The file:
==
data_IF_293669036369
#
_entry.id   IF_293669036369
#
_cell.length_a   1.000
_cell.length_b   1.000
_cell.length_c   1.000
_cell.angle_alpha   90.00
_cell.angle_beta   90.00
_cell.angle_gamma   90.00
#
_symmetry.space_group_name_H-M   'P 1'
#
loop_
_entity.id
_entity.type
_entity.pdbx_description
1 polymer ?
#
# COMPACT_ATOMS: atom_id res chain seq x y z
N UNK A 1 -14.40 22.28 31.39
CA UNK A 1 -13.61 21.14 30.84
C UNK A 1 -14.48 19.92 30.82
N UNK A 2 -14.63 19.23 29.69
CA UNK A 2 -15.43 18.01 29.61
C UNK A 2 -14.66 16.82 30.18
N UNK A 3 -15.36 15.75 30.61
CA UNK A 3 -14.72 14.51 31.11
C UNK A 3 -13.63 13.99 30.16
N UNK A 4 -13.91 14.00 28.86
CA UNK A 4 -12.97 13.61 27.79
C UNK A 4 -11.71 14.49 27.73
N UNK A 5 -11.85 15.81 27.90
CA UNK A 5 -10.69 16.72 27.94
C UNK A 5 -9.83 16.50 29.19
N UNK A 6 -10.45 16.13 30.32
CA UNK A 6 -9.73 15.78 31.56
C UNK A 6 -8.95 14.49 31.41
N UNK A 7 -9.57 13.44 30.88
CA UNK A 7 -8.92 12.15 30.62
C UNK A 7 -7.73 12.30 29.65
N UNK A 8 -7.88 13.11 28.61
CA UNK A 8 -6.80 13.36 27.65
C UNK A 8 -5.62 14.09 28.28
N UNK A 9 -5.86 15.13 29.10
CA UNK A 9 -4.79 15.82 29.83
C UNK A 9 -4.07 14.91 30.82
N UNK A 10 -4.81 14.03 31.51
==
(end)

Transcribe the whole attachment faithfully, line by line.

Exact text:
data_IF_293669036369
#
_entry.id   IF_293669036369
#
_cell.length_a   1.000
_cell.length_b   1.000
_cell.length_c   1.000
_cell.angle_alpha   90.00
_cell.angle_beta   90.00
_cell.angle_gamma   90.00
#
_symmetry.space_group_name_H-M   'P 1'
#
loop_
_entity.id
_entity.type
_entity.pdbx_description
1 polymer ?
#
# COMPACT_ATOMS: atom_id res chain seq x y z
N UNK A 1 -14.40 22.28 31.39
CA UNK A 1 -13.61 21.14 30.84
C UNK A 1 -14.48 19.92 30.82
N UNK A 2 -14.63 19.23 29.69
CA UNK A 2 -15.43 18.01 29.61
C UNK A 2 -14.66 16.82 30.18
N UNK A 3 -15.36 15.75 30.61
CA UNK A 3 -14.72 14.51 31.11
C UNK A 3 -13.63 13.99 30.16
N UNK A 4 -13.91 14.00 28.86
CA UNK A 4 -12.97 13.61 27.79
C UNK A 4 -11.71 14.49 27.73
N UNK A 5 -11.85 15.81 27.90
CA UNK A 5 -10.69 16.72 27.94
C UNK A 5 -9.83 16.50 29.19
N UNK A 6 -10.45 16.13 30.32
CA UNK A 6 -9.73 15.78 31.56
C UNK A 6 -8.95 14.49 31.41
N UNK A 7 -9.57 13.44 30.88
CA UNK A 7 -8.92 12.15 30.62
C UNK A 7 -7.73 12.30 29.65
N UNK A 8 -7.88 13.11 28.61
CA UNK A 8 -6.80 13.36 27.65
C UNK A 8 -5.62 14.09 28.28
N UNK A 9 -5.86 15.13 29.10
CA UNK A 9 -4.79 15.82 29.83
C UNK A 9 -4.07 14.91 30.82
N UNK A 10 -4.81 14.03 31.51